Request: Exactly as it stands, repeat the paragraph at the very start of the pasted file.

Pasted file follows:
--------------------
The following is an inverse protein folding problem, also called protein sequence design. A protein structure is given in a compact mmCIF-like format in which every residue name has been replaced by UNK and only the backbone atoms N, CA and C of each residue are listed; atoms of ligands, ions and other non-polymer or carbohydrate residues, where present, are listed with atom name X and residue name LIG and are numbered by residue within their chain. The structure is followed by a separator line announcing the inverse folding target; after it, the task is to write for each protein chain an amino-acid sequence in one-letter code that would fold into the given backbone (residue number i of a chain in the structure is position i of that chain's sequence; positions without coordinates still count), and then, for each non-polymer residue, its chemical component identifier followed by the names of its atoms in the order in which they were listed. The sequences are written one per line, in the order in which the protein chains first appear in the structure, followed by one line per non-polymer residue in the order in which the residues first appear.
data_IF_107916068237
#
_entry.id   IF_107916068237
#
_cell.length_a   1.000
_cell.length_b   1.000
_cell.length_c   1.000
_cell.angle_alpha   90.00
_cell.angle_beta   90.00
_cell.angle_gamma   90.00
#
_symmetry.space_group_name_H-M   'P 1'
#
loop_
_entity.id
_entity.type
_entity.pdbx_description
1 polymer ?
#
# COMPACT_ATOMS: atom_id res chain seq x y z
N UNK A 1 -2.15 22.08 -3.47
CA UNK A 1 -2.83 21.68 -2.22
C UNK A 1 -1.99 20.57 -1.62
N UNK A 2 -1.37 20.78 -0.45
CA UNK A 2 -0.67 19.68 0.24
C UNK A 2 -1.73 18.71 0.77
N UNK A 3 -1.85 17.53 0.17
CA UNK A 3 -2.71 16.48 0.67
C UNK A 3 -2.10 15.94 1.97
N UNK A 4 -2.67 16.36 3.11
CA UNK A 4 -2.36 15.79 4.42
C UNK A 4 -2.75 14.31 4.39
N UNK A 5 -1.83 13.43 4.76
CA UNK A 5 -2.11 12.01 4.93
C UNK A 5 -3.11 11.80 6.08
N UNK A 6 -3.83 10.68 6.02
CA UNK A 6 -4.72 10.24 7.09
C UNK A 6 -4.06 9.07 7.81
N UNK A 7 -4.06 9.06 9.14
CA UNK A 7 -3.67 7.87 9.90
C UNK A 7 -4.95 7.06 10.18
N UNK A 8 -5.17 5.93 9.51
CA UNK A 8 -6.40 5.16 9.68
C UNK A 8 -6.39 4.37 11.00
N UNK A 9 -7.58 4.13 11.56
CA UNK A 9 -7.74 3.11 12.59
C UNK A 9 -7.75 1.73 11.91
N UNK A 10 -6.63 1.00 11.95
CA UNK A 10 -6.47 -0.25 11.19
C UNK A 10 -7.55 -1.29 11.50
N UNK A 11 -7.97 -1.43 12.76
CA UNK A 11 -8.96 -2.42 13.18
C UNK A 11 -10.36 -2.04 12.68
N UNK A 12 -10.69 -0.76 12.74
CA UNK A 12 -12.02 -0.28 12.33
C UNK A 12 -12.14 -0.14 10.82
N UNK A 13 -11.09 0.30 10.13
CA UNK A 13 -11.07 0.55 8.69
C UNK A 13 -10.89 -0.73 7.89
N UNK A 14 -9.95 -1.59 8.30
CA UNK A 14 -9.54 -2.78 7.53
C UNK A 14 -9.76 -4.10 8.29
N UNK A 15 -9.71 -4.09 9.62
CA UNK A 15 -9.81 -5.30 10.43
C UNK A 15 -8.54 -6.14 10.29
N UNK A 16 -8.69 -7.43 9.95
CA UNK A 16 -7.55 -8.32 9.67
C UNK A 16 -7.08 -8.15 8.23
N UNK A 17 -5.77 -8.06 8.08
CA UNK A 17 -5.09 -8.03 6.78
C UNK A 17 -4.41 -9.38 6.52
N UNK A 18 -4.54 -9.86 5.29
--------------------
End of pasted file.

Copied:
The following is an inverse protein folding problem, also called protein sequence design. A protein structure is given in a compact mmCIF-like format in which every residue name has been replaced by UNK and only the backbone atoms N, CA and C of each residue are listed; atoms of ligands, ions and other non-polymer or carbohydrate residues, where present, are listed with atom name X and residue name LIG and are numbered by residue within their chain. The structure is followed by a separator line announcing the inverse folding target; after it, the task is to write for each protein chain an amino-acid sequence in one-letter code that would fold into the given backbone (residue number i of a chain in the structure is position i of that chain's sequence; positions without coordinates still count), and then, for each non-polymer residue, its chemical component identifier followed by the names of its atoms in the order in which they were listed. The sequences are written one per line, in the order in which the protein chains first appear in the structure, followed by one line per non-polymer residue in the order in which the residues first appear.